People are best energy management resource

Technological solutions have their place but without the workforce on board, energy efficiency programmes are doomed to failure.

This was the central message of energy consultant Trevor Floyd speaking at the Nemex exhibition on Tuesday, May 16.

Mr Floyd, from the Tenby Consultancy Group, reiterated the huge waste an organisation can leave itself open to if it does not look at energy as it would any other resources, and the substantial financial implications that can come from such a mistake.

Simple practices such as switching off unused machinery, flicking the light switch, turning down the thermostat and not having the radiators blasting out heat while the windows are wide open can have a huge impact on bills, he said, and in this world of rapidly rising energy costs and the environmental impact of our emissions it is an issue we cannot afford to ignore.

"If your energy bills double you can do one of two things," he said.

"You can do something about consumption, or else you can pass the costs on, and that's a great way to lose customers."

While the solutions are often staring us in the face, the key difficulty is often persuading the workforce that saving energy is relevant to them.

"There are black box solutions and widgets you can install, but these can become outdated and it doesn't matter how energy efficiency your building is if the staff leave the lights on and the windows open," he said.

"People need to know they can make a difference as an individual and need to be involved."

Letting the workforce know how much energy is costing a company, and how that reflects on the organisation's performance, can help them put the issue in the context of job security and profitability.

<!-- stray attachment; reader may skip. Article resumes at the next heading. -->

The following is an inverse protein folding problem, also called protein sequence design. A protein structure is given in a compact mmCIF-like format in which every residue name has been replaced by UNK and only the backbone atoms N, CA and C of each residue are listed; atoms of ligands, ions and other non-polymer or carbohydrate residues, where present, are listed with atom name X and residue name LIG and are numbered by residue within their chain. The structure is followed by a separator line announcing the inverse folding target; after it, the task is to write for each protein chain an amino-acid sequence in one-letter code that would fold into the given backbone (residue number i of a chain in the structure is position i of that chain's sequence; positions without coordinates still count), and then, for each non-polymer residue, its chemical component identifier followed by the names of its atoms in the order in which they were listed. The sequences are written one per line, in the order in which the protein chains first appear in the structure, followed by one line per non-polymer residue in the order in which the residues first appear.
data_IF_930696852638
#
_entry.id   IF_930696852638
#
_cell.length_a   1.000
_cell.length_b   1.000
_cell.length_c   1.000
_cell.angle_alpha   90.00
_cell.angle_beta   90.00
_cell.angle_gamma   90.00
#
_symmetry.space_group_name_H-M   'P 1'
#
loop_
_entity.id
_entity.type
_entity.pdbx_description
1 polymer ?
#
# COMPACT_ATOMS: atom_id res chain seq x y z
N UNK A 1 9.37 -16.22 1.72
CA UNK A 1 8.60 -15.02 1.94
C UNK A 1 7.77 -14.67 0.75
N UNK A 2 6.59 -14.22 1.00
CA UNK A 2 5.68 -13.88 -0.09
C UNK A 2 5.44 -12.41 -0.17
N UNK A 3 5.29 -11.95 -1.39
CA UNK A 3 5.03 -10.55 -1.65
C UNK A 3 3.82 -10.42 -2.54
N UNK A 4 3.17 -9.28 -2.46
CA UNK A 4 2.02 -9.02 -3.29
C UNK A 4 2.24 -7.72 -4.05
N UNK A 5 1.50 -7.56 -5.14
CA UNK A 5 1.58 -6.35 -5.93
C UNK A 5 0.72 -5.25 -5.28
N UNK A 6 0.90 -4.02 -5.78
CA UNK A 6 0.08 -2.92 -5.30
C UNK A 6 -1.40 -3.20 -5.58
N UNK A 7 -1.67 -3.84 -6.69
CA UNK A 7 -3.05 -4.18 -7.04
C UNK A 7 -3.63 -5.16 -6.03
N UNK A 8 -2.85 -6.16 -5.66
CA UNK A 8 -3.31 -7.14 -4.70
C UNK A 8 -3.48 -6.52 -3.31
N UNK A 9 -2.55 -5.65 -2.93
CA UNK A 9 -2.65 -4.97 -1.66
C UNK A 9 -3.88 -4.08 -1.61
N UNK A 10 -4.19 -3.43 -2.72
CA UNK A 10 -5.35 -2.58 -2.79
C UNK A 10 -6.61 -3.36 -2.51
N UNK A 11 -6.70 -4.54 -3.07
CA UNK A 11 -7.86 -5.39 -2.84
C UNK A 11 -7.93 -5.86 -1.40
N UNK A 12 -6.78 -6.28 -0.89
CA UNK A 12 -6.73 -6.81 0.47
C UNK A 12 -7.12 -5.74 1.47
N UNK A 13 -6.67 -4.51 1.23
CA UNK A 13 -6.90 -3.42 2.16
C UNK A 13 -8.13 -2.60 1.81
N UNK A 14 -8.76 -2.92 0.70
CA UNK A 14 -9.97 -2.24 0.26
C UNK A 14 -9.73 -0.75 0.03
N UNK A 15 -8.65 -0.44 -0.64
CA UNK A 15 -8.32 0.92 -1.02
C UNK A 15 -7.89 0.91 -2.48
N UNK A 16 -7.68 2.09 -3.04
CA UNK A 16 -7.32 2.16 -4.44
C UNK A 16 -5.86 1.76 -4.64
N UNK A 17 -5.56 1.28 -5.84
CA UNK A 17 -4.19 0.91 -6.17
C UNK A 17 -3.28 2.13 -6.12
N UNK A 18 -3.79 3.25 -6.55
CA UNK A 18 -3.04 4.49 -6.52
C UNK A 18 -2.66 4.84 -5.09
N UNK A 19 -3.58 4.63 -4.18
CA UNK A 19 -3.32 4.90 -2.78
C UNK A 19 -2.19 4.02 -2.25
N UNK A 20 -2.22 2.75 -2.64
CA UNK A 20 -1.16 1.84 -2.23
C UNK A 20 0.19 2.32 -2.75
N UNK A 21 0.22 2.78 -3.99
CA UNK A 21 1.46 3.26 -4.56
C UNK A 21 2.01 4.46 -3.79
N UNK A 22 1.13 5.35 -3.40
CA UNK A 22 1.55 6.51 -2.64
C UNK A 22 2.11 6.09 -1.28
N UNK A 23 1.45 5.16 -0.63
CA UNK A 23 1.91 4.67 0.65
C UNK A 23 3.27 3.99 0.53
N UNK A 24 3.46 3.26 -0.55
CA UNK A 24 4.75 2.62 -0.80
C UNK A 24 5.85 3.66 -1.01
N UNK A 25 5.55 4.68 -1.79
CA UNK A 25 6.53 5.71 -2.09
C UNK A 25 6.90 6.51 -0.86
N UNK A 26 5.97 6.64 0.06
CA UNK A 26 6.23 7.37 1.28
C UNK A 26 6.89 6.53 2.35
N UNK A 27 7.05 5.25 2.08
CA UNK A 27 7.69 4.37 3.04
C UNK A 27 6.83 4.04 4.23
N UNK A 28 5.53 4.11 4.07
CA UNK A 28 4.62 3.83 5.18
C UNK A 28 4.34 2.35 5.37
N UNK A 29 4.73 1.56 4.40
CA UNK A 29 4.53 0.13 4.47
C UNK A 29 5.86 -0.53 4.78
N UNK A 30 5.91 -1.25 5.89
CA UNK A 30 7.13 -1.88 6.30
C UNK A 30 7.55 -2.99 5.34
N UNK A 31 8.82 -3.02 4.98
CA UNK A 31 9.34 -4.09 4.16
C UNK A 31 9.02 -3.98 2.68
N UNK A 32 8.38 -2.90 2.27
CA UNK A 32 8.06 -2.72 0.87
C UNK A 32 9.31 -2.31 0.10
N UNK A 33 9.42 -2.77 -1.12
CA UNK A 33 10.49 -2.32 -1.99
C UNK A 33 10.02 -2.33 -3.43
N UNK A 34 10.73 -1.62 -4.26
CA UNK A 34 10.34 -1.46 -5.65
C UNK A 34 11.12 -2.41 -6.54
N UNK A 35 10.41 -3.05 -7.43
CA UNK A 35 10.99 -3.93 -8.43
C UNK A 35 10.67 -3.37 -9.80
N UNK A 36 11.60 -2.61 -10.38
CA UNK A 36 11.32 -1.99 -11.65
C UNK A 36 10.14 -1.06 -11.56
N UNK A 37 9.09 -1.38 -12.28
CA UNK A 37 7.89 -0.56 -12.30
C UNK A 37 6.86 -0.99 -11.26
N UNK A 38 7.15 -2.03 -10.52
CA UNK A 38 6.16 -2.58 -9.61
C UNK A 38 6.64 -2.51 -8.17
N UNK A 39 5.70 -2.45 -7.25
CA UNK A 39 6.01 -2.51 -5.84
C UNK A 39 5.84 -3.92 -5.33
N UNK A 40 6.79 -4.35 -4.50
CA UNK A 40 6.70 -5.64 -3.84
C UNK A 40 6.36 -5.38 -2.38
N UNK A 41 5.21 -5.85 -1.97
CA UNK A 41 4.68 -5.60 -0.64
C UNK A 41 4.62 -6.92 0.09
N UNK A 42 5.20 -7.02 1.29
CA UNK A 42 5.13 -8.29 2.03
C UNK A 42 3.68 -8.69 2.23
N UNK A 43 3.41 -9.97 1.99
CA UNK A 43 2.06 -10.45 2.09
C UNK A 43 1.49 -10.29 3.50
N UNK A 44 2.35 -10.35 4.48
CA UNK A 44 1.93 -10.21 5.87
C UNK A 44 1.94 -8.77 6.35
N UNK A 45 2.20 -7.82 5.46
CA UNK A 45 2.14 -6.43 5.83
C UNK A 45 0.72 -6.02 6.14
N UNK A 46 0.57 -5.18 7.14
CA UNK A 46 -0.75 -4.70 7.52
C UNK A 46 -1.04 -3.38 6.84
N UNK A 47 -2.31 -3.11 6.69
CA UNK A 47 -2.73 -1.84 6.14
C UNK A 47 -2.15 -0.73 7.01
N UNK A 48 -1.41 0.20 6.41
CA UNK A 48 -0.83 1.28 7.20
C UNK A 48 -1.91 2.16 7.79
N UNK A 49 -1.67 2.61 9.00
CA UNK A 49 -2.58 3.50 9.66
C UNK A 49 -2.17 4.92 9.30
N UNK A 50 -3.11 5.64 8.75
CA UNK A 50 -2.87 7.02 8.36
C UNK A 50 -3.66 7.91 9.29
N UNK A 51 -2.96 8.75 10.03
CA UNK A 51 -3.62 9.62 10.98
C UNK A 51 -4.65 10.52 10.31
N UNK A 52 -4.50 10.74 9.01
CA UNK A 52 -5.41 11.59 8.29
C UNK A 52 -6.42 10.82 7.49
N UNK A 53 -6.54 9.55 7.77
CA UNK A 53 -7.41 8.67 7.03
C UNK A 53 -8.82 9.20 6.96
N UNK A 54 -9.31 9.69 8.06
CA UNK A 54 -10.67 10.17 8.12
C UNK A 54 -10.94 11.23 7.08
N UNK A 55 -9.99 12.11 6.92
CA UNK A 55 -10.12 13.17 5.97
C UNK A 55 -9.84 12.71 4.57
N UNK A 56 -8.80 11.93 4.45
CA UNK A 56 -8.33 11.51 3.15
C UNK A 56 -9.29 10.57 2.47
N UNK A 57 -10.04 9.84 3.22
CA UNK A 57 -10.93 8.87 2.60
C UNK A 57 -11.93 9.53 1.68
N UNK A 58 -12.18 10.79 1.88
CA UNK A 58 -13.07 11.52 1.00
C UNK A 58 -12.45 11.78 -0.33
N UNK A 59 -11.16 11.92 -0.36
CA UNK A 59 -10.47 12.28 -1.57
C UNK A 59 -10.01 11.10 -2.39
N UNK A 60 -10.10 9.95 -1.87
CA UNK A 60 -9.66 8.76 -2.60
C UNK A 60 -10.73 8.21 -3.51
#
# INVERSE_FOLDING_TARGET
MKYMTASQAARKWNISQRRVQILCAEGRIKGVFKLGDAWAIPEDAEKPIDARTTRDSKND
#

But large energy bills can also seem abstract and detached from any one individual's actions, so breaking things down to let people know what each person should save to meet targets is also vital, said Mr Floyd.

"Motivating and encouraging our staff is a normal part of business," he said.

"We just need to apply that to energy efficiency. It's the people that make things happen and if they are not working with you, your plans are not going to work."

Explaining energy use in an easy-to-absorb manner is the starting point, he said, and if people can use what they learn at work to make savings at home, so much the better.

"At the end of the day, it's no different to anything else in business," he said.

"You're asking people to increase value and reduce waste. Once you get across that it is relevant and the individual can make a difference you're getting somewhere.

"You need to make it easy and part of the routine, do it and keep doing it.

"Because we are creatures of habit and once you have people interested, you can keep making savings."

Sam Bond



Waste & resource management
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